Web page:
Advanced Prostate Cancer
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Choline & lethal PCa (with a note on Lecithin)

This is a follow-on from my Eggs post.

Erin Richman speculated that the increased risk of lethal PCa associated with eggs, was due to choline. While eggs are rich in choline, choline is present in many foods at significant levels. One can't avoid choline & nor should one try, but it seems prudent to avoid over-indulging, & supplementation seems unwise at this point.

It's true that eggs are a good source of choline, but there is a limit to the number of eggs I want to eat in a day, & plenty of opportunity to load up on choline from other sources.

Richman followed up on her eggs-meats studies with one on "Choline intake and risk of lethal prostate cancer" [1] (2012):

"Of the 47,896 men in our study population, choline intake was associated with an increased risk of lethal prostate cancer."

"Men in the highest quintile of choline intake had a 70% increased risk of lethal prostate cancer"

From the Linus Pauling Institute [2]:

"Eggs, liver, and peanuts, are especially rich in choline (27). Major contributors to choline in the American diet are meat, poultry, fish, dairy foods, pasta, rice, and egg-based dishes (77). Spinach, beets, wheat, and shellfish are also good sources of the choline metabolite, betaine (78). Betaine cannot be converted back to choline but can spare some choline requirements for homocysteine remethylation (1). Phosphatidylcholine, which contains about 13% choline by weight, is the main form of choline in dietary products (79). Lecithin extracts, which comprise a mixture of phosphatidylcholine and other phospholipids, are often added during food processing. Lecithins in processed food have been estimated to increase the daily consumption of phosphatidylcholine by about 1.5 mg/kg of body weight for adults (27)."

"Food Serving Total Choline (mg)

Beef liver, pan fried3 ounces*356

Wheat germ, toasted1 cup202

Egg1 large147

Beef, trim cut, cooked3 ounces97

Scallop, cooked, steamed3 ounces94

Salmon, pink, canned3 ounces75

Chicken, breast, cooked, roasted3 ounces73

Atlantic cod, cooked3 ounces71

Shrimp, canned3 ounces69

Brussel sprouts, cooked, boiled1 cup63

Broccoli, cooked, boiled1 cup, chopped63

Milk, skim8 fluid ounces38

Peanut butter, smooth2 tablespoons20

Milk chocolate1.5-ounce bar20

Peanuts1 ounce15"

See the paper [1], Table 2, for the foods considered by Richman, (as well as the chemical forms of choline involved).

In the main part of the study, mortality risk rose with intake quintile:

1 = 1.00 (reference)

2 = 1.24

3 = 1.38

4 = 1.55

5 = 1.70

"In the case-only survival analysis, we observed 271 lethal cases ..." "Postdiagnostic choline intake was not statistically significantly associated with the risk of lethal prostate cancer ..." There was a similar risk for quintile 5 versus quintile 1: +69%, but the the overall picture seems less clear:

1 = 1.00 (reference)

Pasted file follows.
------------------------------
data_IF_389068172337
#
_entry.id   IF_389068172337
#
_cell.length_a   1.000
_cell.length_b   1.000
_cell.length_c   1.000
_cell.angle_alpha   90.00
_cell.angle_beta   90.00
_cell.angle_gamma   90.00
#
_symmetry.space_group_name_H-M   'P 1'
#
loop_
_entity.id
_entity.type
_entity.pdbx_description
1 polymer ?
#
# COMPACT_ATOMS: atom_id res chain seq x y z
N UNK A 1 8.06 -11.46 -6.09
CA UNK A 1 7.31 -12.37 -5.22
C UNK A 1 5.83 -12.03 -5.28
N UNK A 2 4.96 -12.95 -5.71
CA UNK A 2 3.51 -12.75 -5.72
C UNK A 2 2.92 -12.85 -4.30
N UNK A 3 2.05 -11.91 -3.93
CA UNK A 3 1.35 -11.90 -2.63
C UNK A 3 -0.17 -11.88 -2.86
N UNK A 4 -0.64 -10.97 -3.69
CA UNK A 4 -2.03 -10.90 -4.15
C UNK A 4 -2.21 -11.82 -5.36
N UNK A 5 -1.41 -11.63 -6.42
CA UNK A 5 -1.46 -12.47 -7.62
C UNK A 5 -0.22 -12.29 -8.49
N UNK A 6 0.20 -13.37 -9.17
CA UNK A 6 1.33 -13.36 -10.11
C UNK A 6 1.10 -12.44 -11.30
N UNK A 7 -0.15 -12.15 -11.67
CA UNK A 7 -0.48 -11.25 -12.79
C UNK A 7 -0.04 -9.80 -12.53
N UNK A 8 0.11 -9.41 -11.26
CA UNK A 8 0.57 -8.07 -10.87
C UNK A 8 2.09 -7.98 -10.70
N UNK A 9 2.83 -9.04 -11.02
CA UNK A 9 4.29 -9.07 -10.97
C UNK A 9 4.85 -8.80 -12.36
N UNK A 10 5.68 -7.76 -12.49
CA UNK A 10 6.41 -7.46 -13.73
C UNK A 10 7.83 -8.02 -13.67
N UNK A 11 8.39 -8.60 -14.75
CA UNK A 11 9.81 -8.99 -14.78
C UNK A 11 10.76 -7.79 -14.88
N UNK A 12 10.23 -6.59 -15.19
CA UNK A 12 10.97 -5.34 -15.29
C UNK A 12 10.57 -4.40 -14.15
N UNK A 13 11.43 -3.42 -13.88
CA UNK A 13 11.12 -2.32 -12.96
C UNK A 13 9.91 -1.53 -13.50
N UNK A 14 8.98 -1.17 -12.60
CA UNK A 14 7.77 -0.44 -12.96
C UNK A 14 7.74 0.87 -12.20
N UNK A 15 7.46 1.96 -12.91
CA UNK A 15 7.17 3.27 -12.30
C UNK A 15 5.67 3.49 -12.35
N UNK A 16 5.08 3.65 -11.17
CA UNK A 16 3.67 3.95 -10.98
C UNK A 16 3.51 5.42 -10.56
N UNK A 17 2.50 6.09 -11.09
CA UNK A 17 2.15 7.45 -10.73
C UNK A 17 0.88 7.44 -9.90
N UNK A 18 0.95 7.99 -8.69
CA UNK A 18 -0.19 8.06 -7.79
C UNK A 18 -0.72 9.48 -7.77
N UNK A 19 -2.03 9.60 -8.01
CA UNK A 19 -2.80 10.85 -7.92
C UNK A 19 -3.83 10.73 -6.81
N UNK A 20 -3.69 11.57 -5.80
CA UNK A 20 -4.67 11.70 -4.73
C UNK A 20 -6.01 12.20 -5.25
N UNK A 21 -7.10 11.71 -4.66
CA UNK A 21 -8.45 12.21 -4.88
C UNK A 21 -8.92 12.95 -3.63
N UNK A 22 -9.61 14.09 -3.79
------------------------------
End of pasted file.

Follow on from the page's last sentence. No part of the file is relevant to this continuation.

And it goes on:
2 = 1.64 (!)

3 = 1.30

4 = 1.40

5 = 1.69

From the Discussion section:

"In this novel prospective analysis, we observed a positive association between intake of choline and risk of lethal prostate cancer. We attempted to account for the association between choline intake and risk of lethal prostate cancer by adjusting for nutrients found in animal products that may also affect risk of prostate cancer, such as cholesterol, fatty acids, protein, zinc, phosphorus, and vitamin D. Furthermore, we examined the association between choline intake and the risk of lethal prostate cancer adjusting for the top food contributors to choline (eg, whole eggs, beef or lamb as a main dish, skim milk, and chicken or turkey without skin), because several of these foods have been positively associated with the risk of prostate cancer in our study population (4, 20). The positive relation between choline intake and risk of lethal prostate cancer remained in all of these models. Yet, we cannot exclude the possibility that unmeasured factors in animal foods or persons who consume animal foods accounted for the association we observed between choline intake and risk of lethal prostate cancer."

"Biologic mechanisms linking higher choline intake to an increased risk of lethal prostate cancer are unknown. Additionally, it is not known whether dietary choline is correlated with, or affects, choline concentrations in the prostate. However, choline metabolism is clearly altered in prostate cancer, with greater concentrations of choline-containing compounds in malignant than in normal cells (6). Because of the selective and high uptake of circulating choline by prostate cancer cells, radiolabeled choline is used to identify prostate cancer recurrence and metastases (22, 23), and patients with high-grade prostate cancers have higher concentrations of choline-containing compounds than do those with low-grade prostate cancers (24)."

"Choline is an essential nutrient; therefore, it must be consumed in the diet for optimal health. Low concentrations of choline are associated with the development of fatty liver and liver damage (34, 35). In addition, animal data suggest that choline intake may be beneficial to cognitive function and memory (36–39), and cytidinediphosphocholine—the intermediate produced in the conversion of choline to phosphatidylcholine—has been associated with improved memory in elderly persons in short-term randomized controlled trials (40). Thus, future studies need to examine whether the benefits of choline intake outweigh the potential risks among men."